Comfort is crucial – the aim of Yoga Nidra is to help you get as relaxed as possible, so create yourself a little Yoga Nidra nest with all of your most comfortable and resourcing things. Loose clothing, blankets, bolsters, cushions, eye mask, essential oils, candles, favourite teddy! Whatever will support you to drop into your most cosy and relaxed state. And although the invitation is to stay as still as possible, it is okay to give yourself permission to move gently as needed to be comfortable

Consistency is key – Try to make a point of practicing Yoga Nidra regularly. Perhaps try to practive at the same time every day so that it becomes part of your routine. The principal ingredients of growing and nourishing a routine of yoga nidra include patience, persistence, and perseverance. Perhaps you could start with shorter sessions (five minutes a day) until you work your way up to longer ones. On a side note, the nervous system LOVES predictability, so the more you incorporate regulating practices such as Yoga Nidra into your routine, the happier and more harmonious your nervous system will become.

Wandering Minds – it is normal to feel distracted, get bored, or have your mind wander sometimes. Try noticing these feelings with as much compassion and as little judgment as possible. Let these feelings pass and gently work to bring your attention back to your breath and the session. With practice, these distractions become less

Reflection – keep a journal nearby so that you can note any revelations or insights you may have had during your session. Yoga nidra enhances creativity so you may find yourself full of ideas and inspiration upon waking.

What to expect in a Yoga Nidra Session

I would like to stress the importance of having no expectations when entering into Yoga Nidra, trusting that your experience will be exactly as it is meant to be for you, and that every experience will differ.

However, for structures sake:

Arrival – you will be invited to make yourself as comfortable as possible and create a Yoga Nidra nest to completely cocoon and comfort you throughout the practice. Remember comfort is key. And although it is preferable for you to not move throughout the practice, you are whole heartedly encouraged to do so, gently, to maintain your comfort throughout.

Resource – I will lead you through a brief resourcing practice to find a place internally and externally, that you can return to throughout the practice, to bring you a sense of peace, calm, neutrality or perhaps, joy. This is especially important if, during the practice, you unlock something within your subconscious that unsettles you. (See Emotions and Memories below). Having a resource acts as a safety anchor, that you can always come back to at any time.

Session – In some schools of Yoga Nidra the scripts are traditional and remain unchanged. In my sessions, I tailor my Yoga Nidra’s to the group. They almost always begin with a body scan and breath awareness, and sometimes the sankalpa. After this I may include images and visualisations or take you on a guided journey.

Emotions and Memories - As we are accessing the subconscious parts of our brain, it is not unusual for you to see images, memories or feel emotions that may have been locked away in our subconscious. Sometimes these are joyful happy memories, but do be aware that it could unlock things which are less desirable. It is important to remember that your body and brain will only present things that it believes you are capable of navigating and handling. However, if at any time, anything feels overwhelming, you can gently bring yourself back to your breath and your resource, or open your eyes and orient yourself in your surroundings.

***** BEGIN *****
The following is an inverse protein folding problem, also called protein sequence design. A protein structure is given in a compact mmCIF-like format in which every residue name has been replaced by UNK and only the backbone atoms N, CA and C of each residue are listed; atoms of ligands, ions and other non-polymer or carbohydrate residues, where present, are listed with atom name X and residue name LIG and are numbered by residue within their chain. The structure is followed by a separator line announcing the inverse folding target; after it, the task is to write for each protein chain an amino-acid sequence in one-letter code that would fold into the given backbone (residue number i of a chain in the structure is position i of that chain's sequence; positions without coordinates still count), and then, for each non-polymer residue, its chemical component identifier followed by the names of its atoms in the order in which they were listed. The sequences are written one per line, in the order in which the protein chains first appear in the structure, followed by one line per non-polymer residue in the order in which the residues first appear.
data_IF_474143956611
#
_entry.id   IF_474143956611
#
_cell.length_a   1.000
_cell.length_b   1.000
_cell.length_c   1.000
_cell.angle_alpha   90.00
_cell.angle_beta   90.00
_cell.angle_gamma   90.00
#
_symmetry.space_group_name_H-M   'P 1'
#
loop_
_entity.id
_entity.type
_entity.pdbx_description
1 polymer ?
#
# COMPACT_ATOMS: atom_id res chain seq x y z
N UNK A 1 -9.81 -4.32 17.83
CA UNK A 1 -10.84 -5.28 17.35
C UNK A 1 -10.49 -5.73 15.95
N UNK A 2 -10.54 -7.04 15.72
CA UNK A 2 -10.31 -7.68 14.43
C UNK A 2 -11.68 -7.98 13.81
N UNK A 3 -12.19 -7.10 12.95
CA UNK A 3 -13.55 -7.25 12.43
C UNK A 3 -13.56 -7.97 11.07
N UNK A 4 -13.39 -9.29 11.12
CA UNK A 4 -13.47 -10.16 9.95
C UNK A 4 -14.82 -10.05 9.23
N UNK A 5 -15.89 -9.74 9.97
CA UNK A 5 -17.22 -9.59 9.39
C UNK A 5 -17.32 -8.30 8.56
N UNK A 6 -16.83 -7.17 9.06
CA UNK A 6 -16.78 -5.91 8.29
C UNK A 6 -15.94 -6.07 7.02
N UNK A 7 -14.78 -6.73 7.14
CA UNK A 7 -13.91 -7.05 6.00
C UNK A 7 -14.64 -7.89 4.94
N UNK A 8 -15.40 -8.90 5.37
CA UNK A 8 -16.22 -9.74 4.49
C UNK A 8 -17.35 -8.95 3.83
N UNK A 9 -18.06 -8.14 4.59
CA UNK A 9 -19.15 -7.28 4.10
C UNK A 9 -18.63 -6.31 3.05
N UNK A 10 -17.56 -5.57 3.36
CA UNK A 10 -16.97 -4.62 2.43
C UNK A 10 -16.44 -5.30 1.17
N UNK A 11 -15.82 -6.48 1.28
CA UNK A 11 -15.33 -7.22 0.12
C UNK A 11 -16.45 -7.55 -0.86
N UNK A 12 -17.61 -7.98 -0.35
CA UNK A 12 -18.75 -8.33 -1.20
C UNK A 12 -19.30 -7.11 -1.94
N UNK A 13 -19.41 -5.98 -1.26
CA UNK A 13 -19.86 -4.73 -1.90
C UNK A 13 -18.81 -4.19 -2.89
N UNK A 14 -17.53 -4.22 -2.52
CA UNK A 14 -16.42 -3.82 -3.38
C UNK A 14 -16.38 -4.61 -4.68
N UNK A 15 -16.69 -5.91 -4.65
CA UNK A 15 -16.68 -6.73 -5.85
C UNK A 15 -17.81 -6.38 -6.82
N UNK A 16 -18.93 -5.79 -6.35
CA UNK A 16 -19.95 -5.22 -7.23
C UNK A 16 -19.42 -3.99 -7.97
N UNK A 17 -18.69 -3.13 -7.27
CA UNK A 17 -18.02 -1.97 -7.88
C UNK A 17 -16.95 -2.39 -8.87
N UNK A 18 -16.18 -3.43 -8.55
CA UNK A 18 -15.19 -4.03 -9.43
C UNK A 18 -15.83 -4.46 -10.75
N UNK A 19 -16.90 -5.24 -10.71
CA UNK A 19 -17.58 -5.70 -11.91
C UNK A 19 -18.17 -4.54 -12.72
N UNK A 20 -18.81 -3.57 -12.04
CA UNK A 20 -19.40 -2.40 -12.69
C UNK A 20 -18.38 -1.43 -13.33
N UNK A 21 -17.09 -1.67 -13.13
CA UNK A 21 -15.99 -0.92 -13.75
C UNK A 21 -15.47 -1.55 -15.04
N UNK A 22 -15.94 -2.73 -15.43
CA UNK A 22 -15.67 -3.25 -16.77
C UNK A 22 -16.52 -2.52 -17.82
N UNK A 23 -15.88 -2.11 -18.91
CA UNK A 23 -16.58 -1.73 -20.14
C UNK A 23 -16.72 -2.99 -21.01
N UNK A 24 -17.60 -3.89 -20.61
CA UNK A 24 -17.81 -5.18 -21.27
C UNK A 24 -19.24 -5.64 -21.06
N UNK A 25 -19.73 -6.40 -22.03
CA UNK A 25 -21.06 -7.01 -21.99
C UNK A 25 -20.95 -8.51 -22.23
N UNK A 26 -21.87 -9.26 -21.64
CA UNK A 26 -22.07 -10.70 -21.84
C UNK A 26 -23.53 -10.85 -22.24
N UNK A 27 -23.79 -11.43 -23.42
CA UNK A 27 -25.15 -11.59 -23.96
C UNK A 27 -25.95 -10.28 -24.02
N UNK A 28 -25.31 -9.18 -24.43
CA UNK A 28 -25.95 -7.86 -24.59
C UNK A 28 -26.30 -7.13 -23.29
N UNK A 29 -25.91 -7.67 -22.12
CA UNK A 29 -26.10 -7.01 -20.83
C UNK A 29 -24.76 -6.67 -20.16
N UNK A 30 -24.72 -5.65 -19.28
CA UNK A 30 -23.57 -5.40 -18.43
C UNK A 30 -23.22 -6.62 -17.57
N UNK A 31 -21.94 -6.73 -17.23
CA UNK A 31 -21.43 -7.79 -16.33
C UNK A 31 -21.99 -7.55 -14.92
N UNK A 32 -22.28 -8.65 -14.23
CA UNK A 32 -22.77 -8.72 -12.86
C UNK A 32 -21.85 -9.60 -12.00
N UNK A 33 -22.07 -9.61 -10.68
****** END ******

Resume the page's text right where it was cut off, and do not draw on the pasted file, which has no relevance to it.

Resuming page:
Return – At the end of the session I will gently bring you back to your breath, felt sensations and surroundings, and upon waking I will take you through a grounding practice before you go about your day. Obviously, if the session is tailored to sleep, I will gradually quieten my voice, and slow down my commands, before allowing you to completely rest in silence.

Aftercare – you may wish to journal or note down things from your experience. Yoga Nidra switches on the creative parts of our brain, meaning you may be overflowing with inspiration following a session. It is said that certain artists including Salvador Dali, would perform Yoga Nidra before painting some of their most famous creations. So keep a journal nearby. And go gentle into the rest of your day, as always, being kind and taking care of yourself.


Tailored Yoga Nidra

You can find many Yoga Nidra’s online with specific themes to address your particular needs. For instance there are Yoga Nidra’s for better sleep, nervous system regulation, gratitude, abundance and even, astral projection.

If you have a particular goal in mind, it can be helpful to find a Yoga Nidra relating to that. However, you can also create and work with a Sankalpa (intention) within your Yoga Nidra’s too. The beauty of sankalpas are that they can seep into and work on the subconscious during a Yoga Nidra, making them more likely to rewire the subconscious and become reality, rather than simply repeating affirmations mindlessly in our awake and conscious states.

Examples of sankalpas could be:

“I make healthy choices to support my wellbeing”

“I feel deeply peaceful every day”

“My sleep is deep and restorative”

“I feel deeply loved and fulfilled in my relationship with my partner”

“Every day I am attracting more prosperity and abundance into my life”

“I am at peace with myself and the World”

I have created my own Yoga Nidras, specific to my personal needs, which have helped me immensely. They even supported me in becoming alcohol free again this year.

If you would like a specific tailored yoga nidra for yourself, please do not hesitate to contact me and I would be happy to work alongside you in creating that.


Final Word on Yoga Nidra

Through regular practice, Yoga Nidra becomes a catalyst for personal transformation. It helps us develop self awareness, cultivate compassion towards ourselves and others, improve sleep quality, manage anxiety or depression symptoms, enhance creativity, boost productivity, increase focus and concentration – all leading towards living a more fulfilling life.



My wonderful Yoga Nidra teachers, Melanie and Jennie have a channel on SoundCloud and Insight Timer with lots of free Yoga Nidras: